It’s hard to give much sense of this work in a few lines, particularly since the projects are still under way. You can talk about the risks involved, the artists’ imagination or the commitment of people whose principal resource is their time, but those are just part of what’s involved and it’s all rather abstract. Some of this work will appear as case studies here or in the project book next year.
Involving people who have experienced migration across the Mediterranean, Lampedusa Mirrors is community theatre at its most serious and moving. The problems of migration are complex and difficult. But art of this quality cuts through rhetoric, self-interest and deceit to affirm the common humanity that requires us to solve them. The film takes 25 minutes to watch, but anyone with an interest in community art or the realities of migration will find their time amply rewarded.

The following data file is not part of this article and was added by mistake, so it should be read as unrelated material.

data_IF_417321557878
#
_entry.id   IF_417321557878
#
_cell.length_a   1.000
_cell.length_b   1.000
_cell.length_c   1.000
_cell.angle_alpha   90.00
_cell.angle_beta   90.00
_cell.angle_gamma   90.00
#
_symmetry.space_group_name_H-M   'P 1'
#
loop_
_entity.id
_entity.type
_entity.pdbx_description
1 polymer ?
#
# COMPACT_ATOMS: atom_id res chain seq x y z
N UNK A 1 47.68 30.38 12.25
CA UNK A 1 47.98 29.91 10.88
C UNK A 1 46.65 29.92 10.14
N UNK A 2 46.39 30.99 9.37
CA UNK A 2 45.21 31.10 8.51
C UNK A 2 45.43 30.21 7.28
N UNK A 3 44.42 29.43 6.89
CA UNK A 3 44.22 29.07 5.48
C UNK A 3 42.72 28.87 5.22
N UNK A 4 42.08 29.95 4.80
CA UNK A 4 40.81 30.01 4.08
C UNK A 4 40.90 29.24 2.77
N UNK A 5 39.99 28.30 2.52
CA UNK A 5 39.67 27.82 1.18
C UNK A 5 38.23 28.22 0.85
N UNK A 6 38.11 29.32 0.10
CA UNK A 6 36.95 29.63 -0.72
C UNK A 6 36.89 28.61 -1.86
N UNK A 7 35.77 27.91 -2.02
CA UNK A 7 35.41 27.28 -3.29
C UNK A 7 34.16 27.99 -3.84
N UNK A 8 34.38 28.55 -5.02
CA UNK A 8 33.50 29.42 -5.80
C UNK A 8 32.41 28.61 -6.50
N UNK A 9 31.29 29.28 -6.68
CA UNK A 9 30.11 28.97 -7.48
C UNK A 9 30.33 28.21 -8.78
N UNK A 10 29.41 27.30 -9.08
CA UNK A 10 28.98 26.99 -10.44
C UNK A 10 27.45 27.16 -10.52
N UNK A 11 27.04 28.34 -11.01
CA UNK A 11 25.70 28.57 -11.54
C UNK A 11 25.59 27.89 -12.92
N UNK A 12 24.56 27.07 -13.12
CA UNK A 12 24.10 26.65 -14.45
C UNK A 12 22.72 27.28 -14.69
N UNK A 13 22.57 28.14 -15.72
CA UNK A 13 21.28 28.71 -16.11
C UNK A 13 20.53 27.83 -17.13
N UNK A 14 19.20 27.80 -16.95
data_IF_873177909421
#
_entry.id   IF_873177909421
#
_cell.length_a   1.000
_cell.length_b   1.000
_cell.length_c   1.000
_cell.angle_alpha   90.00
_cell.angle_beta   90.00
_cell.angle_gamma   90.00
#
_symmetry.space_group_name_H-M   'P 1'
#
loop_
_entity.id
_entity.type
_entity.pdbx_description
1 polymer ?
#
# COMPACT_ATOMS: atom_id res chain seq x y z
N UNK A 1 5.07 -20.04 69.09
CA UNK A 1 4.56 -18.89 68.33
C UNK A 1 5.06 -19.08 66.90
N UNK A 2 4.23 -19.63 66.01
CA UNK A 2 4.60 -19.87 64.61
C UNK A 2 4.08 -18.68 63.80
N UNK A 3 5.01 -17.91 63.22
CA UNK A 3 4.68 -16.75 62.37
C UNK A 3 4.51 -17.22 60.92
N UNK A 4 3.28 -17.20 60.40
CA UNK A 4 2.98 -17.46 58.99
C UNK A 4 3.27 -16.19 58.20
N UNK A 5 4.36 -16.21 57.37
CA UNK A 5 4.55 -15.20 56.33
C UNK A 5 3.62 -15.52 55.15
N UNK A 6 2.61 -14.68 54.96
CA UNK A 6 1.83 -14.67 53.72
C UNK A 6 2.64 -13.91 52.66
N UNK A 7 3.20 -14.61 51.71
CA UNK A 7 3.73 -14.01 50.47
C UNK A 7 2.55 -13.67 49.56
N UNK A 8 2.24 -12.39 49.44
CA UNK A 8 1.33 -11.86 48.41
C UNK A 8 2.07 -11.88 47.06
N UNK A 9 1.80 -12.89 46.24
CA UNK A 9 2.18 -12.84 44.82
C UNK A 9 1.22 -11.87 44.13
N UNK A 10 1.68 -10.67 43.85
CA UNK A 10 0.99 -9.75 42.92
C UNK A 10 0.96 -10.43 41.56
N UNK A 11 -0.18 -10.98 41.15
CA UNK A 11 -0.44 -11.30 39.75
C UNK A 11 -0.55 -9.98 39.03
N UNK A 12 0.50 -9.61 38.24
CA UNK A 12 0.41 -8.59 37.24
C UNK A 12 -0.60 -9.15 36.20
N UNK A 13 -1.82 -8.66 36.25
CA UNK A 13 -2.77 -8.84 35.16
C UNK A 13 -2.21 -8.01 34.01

A performance about bodies and long lives opened Spain’s annual conference on social inclusion and the performing arts in A Coruña’s Teatro Rosalía Castro this week. Created by Mariantònia Oliver, with older women in Mallorca, including her own mother, ‘Las Muchas’ was moving and joyful. Oliver integrated her own solo performance with video of those who’d inspired the work and performances by nine local women who made the piece for this performance. Like all good participatory art, it was a shared creation that could only exist because of what each person contributed to it. A gifted choreographer might make a work on this subject without involving non-professional dancers in their 70s and 80s – but not this one.